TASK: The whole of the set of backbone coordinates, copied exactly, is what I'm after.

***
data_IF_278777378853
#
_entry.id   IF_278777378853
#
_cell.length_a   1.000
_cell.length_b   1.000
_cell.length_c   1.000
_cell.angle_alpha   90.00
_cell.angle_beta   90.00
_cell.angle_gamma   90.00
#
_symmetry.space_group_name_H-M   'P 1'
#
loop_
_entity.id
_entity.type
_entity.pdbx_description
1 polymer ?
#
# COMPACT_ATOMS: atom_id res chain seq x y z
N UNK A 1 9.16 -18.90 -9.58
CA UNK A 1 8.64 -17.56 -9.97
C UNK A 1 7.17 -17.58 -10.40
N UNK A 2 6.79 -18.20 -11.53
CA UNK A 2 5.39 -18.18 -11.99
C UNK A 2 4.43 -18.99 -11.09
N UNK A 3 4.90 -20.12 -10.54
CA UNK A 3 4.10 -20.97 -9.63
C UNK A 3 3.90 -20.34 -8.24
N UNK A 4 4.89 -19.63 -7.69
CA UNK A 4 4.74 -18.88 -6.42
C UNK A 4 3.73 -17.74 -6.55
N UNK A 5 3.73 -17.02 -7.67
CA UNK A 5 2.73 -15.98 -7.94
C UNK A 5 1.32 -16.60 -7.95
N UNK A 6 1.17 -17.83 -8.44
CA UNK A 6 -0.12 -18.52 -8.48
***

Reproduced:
data_IF_278777378853
#
_entry.id   IF_278777378853
#
_cell.length_a   1.000
_cell.length_b   1.000
_cell.length_c   1.000
_cell.angle_alpha   90.00
_cell.angle_beta   90.00
_cell.angle_gamma   90.00
#
_symmetry.space_group_name_H-M   'P 1'
#
loop_
_entity.id
_entity.type
_entity.pdbx_description
1 polymer ?
#
# COMPACT_ATOMS: atom_id res chain seq x y z
N UNK A 1 9.16 -18.90 -9.58
CA UNK A 1 8.64 -17.56 -9.97
C UNK A 1 7.17 -17.58 -10.40
N UNK A 2 6.79 -18.20 -11.53
CA UNK A 2 5.39 -18.18 -11.99
C UNK A 2 4.43 -18.99 -11.09
N UNK A 3 4.90 -20.12 -10.54
CA UNK A 3 4.10 -20.97 -9.63
C UNK A 3 3.90 -20.34 -8.24
N UNK A 4 4.89 -19.63 -7.69
CA UNK A 4 4.74 -18.88 -6.42
C UNK A 4 3.73 -17.74 -6.55
N UNK A 5 3.73 -17.02 -7.67
CA UNK A 5 2.73 -15.98 -7.94
C UNK A 5 1.32 -16.60 -7.95
N UNK A 6 1.17 -17.83 -8.44
CA UNK A 6 -0.12 -18.52 -8.48